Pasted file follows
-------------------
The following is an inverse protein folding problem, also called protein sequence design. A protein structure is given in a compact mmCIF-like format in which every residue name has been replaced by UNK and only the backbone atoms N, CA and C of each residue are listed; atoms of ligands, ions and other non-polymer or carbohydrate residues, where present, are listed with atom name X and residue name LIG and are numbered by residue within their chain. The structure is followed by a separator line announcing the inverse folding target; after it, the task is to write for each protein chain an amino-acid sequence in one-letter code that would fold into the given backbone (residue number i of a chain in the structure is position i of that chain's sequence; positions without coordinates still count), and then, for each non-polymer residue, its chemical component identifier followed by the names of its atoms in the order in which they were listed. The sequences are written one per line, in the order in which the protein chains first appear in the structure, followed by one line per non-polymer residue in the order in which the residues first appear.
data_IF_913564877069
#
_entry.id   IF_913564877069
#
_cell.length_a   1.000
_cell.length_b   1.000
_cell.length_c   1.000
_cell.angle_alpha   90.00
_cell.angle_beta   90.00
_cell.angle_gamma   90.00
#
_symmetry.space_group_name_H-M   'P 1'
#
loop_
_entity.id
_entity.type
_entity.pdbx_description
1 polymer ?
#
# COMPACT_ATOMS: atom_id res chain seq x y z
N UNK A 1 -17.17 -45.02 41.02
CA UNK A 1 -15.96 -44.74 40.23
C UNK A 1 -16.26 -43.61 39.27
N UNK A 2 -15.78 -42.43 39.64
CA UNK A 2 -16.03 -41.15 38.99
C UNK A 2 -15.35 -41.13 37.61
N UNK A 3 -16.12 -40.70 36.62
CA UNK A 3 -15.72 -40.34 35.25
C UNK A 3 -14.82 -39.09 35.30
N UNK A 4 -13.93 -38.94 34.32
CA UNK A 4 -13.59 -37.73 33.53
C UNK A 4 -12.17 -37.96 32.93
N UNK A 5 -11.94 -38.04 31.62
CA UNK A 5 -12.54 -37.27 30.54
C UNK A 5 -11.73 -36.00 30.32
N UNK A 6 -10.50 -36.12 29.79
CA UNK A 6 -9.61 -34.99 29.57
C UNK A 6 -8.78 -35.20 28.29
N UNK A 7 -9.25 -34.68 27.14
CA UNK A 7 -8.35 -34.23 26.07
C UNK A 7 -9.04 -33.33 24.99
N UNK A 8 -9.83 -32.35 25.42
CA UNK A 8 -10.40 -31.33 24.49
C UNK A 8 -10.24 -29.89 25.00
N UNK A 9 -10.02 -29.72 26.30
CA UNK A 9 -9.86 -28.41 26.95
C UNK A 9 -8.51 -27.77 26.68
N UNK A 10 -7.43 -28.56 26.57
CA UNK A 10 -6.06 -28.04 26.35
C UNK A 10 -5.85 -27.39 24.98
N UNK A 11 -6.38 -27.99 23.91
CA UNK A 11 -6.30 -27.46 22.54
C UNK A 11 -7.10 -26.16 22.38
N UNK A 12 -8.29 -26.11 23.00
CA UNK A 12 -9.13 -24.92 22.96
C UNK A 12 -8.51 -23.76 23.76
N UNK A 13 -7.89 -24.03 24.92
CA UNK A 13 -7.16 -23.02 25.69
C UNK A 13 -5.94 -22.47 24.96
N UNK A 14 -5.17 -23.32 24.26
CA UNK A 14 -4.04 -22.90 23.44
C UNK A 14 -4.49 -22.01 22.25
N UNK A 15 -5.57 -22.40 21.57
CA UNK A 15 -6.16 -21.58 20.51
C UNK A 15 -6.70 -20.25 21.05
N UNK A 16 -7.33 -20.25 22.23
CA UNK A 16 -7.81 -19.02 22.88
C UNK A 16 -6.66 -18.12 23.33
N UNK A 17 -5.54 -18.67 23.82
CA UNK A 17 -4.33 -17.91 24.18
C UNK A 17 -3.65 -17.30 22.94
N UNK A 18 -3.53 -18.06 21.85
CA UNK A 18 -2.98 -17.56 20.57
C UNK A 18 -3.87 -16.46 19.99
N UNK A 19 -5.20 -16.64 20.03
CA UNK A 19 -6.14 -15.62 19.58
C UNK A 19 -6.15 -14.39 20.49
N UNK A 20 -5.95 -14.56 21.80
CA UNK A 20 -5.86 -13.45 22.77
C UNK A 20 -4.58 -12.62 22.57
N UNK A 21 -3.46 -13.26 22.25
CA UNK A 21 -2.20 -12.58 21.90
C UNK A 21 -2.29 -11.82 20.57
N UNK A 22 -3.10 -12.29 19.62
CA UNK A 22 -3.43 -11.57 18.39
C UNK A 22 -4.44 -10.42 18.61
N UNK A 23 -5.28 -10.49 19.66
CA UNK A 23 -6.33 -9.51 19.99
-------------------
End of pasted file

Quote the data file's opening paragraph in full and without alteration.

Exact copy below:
The following is an inverse protein folding problem, also called protein sequence design. A protein structure is given in a compact mmCIF-like format in which every residue name has been replaced by UNK and only the backbone atoms N, CA and C of each residue are listed; atoms of ligands, ions and other non-polymer or carbohydrate residues, where present, are listed with atom name X and residue name LIG and are numbered by residue within their chain. The structure is followed by a separator line announcing the inverse folding target; after it, the task is to write for each protein chain an amino-acid sequence in one-letter code that would fold into the given backbone (residue number i of a chain in the structure is position i of that chain's sequence; positions without coordinates still count), and then, for each non-polymer residue, its chemical component identifier followed by the names of its atoms in the order in which they were listed. The sequences are written one per line, in the order in which the protein chains first appear in the structure, followed by one line per non-polymer residue in the order in which the residues first appear.